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The probability plot is a graphical

technique for assessing whether or not a
data set follows a given distribution. The
data are plotted against a theoretical
distribution in such a way that the points
should form approximately a straight line.
Departures from this straight line indicate
departures from the specified distribution.
Probability plotting - is a graphical
method for determining whether sample
data conform to a hypothesized distribution
based on a subjective visual examination of
the data.

Probability paper – is a special graphing

paper typically use by making probability
plots, that has been designed for the
hypothesized distribution.
To construct a probability plot, the observations in the sample
are first ranked from smallest to largest.
That is, the sample x1, x2, . . . , xn is arranged as x(1), x(2), . . . , x(n).

x(1) is the smallest observation
x(2) is the second smallest observation
x(n) is the largest observation

The ordered observations x( j) are then plotted against their

observed cumulative frequency ( j − 0.5)/n [or 100 ( j − 0.5)/n] on
the appropriate probability paper.

If the hypothesized distribution adequately describes the data, the

plotted points will fall approximately along a straight line; if the
plotted points deviate significantly and systematically from a
straight line, the hypothesized model is not appropriate. Usually, the
determination of whether or not the data plot as a straight line is
When you have a set of data that you think might
have a normal distribution (i.e. a bell curve), a
graph of your data can help you decide whether or
not your data is normal. Making a histogram of
your data can help you decide whether or not a set
of data is normal, but there is a more specialized
type of plot you can create, called a normal
probability plot.
-It graph z scores(normal scores) against your data
set. With normal probability plot, it can be easier
to see individual data items that don’t quite fit a
normal distribution.

Observations on the road

octane number of ten
gasoline blends are as follows: j x(j) (j - 0.5)/10
88.9, 87.0, 90.0, 88.2, 87.2,
87.4, 87.8, 89.7, 86.0, and
1 86.0 0.05
89.6. We hypothesize that
octane number is adequately
2 87.0 0.15
modeled by a normal 3 87.2 0.25
distribution. Is this a
reasonable assumption? 4 87.4 0.35
5 87.8 0.45
To use probability plotting to 6 88.2 0.55
investigate this hypothesis,
first arrange the observations 7 88.9 0.65
in ascending order and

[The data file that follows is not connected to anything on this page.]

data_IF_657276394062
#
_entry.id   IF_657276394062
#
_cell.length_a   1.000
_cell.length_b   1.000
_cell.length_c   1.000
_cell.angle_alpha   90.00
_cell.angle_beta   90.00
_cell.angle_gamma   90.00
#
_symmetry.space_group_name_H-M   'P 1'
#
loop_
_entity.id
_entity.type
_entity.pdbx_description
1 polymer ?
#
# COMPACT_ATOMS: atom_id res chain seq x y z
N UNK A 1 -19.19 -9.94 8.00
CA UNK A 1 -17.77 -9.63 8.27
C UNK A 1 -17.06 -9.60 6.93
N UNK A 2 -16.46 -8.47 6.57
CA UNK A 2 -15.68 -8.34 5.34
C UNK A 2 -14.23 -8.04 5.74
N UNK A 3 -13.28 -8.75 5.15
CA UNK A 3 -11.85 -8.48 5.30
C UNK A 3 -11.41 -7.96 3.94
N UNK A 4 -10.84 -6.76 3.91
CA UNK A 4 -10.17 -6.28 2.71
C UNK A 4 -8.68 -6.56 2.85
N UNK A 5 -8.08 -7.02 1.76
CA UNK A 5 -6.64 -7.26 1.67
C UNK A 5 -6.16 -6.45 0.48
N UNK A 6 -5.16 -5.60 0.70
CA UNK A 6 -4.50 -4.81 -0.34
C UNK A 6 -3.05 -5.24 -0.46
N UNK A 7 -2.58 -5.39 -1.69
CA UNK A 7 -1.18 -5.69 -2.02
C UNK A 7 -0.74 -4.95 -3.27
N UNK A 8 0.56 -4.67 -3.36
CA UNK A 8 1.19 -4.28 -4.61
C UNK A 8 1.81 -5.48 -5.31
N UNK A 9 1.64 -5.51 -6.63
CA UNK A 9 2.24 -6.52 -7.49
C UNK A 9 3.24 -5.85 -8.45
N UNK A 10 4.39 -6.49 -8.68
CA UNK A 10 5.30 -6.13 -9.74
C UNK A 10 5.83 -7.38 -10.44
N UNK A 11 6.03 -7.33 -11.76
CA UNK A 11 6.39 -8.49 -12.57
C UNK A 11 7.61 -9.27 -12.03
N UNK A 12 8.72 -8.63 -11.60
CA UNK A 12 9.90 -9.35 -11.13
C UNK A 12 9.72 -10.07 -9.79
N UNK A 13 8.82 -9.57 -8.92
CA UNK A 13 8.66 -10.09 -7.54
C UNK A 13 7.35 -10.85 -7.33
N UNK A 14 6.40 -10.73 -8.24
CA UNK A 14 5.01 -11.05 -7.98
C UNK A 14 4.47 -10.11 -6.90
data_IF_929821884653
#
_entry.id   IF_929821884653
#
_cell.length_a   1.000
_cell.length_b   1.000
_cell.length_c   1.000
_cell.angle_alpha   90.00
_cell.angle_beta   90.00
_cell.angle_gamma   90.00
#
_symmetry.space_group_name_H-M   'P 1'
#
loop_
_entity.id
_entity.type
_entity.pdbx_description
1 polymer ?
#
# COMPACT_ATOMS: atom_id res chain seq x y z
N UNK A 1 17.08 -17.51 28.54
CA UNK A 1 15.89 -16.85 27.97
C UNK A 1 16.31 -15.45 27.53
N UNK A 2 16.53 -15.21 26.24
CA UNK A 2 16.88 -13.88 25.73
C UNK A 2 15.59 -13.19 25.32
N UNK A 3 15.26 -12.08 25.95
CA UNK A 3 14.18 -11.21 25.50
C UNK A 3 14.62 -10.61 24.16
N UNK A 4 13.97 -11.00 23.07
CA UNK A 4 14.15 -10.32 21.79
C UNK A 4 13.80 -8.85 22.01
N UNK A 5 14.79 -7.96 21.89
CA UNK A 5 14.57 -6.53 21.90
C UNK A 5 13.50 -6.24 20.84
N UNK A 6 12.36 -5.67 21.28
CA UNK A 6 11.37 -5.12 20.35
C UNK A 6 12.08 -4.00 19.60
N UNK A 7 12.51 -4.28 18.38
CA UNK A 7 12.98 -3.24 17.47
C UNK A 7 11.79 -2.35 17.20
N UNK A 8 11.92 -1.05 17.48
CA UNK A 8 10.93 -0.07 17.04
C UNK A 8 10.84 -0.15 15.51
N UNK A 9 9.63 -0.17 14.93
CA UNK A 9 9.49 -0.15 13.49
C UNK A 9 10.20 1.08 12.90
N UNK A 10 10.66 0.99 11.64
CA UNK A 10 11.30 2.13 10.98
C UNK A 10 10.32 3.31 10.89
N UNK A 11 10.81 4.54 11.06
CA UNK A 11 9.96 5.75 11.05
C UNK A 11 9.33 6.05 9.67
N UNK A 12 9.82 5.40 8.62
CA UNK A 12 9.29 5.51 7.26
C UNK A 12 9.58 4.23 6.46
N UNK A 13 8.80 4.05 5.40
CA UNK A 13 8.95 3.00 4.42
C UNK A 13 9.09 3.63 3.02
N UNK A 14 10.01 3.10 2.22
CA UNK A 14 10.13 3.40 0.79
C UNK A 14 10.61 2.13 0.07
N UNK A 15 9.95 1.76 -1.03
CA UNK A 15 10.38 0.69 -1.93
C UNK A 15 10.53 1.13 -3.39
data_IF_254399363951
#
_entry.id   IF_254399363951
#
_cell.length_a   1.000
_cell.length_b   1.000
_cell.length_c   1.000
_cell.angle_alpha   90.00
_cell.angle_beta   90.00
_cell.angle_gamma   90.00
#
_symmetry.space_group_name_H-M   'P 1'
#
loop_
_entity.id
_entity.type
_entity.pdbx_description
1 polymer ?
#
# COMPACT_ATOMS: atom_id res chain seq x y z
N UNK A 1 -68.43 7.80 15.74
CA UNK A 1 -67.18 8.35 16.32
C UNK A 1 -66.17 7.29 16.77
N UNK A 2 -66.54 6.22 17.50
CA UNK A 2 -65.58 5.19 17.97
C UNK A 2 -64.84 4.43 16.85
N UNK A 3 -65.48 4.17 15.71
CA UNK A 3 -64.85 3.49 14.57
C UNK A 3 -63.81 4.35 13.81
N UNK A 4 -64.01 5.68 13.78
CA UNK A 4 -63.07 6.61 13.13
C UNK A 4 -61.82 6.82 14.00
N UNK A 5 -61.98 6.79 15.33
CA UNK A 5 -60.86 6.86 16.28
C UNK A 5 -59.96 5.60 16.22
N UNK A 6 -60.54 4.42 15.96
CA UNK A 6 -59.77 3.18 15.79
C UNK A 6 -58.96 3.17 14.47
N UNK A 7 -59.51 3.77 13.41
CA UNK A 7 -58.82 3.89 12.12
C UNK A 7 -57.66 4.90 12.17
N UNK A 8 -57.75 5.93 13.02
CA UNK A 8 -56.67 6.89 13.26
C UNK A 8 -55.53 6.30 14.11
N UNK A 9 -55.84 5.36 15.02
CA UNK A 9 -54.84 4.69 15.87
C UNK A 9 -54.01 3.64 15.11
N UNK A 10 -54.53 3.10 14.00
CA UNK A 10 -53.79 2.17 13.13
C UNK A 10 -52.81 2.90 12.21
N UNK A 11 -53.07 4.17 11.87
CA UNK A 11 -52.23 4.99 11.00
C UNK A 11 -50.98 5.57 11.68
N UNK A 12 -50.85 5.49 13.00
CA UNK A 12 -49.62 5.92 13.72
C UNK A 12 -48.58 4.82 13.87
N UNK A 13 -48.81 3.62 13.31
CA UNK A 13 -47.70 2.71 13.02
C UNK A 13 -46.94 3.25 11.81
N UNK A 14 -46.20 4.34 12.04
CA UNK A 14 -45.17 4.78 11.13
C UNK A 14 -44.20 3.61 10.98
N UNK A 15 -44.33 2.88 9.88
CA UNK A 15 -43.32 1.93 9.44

calculate their cumulative 8 89.6 0.75
frequencies ( j − 0.5)/10 as
shown in the table.
9 89.7 0.85
10 90.0 0.9
The pairs of values x(j) and
( j − 0.5)/10 are now
plotted on normal
probability paper.
Most normal probability
paper plots 100( j − 0.5)/n
on the left vertical scale
(and some also plot 100[1 −
( j − 0.5)/n] on the right
vertical scale), with the
variable value plotted on
the horizontal scale.
A straight line, chosen
subjectively as a “best fit”
line, has been drawn
through the plotted points.
Probability plots are extremely useful and are often
the first technique used when we need to
determine which probability distribution is likely
to provide a reasonable model for data.
In using probability plots, usually the distribution
is chosen by subjective assessment of the
probability plot. More formal statistical goodness-
of-fit tests can also be used in conjunction with
probability plotting.
Some useful approximation
In certain quality control problems, it is sometimes
useful to approximate one probability distribution
with another.
This is particularly helpful in situations where the
original distribution is difficult to manipulate
If the ratio n/N (often called the sampling fraction) is
small—say, n/N ≤ 0.1—then the binomial distribution with
parameters p = D/N and n is a good approximation to the
hypergeometric. The approximation is better for small
values of n/N.
This approximation is useful in the design of acceptance-
sampling plans. Recall that the hypergeometric distribution
is the appropriate model for the number of nonconforming
items obtained in a random sample of n items from a lot of
finite size N.
Thus, if the sample size n is small relative to the lot size N,
the binomial approximation may be employed, which
usually simplifies the calculations considerably.
Normal approximation to the Binomial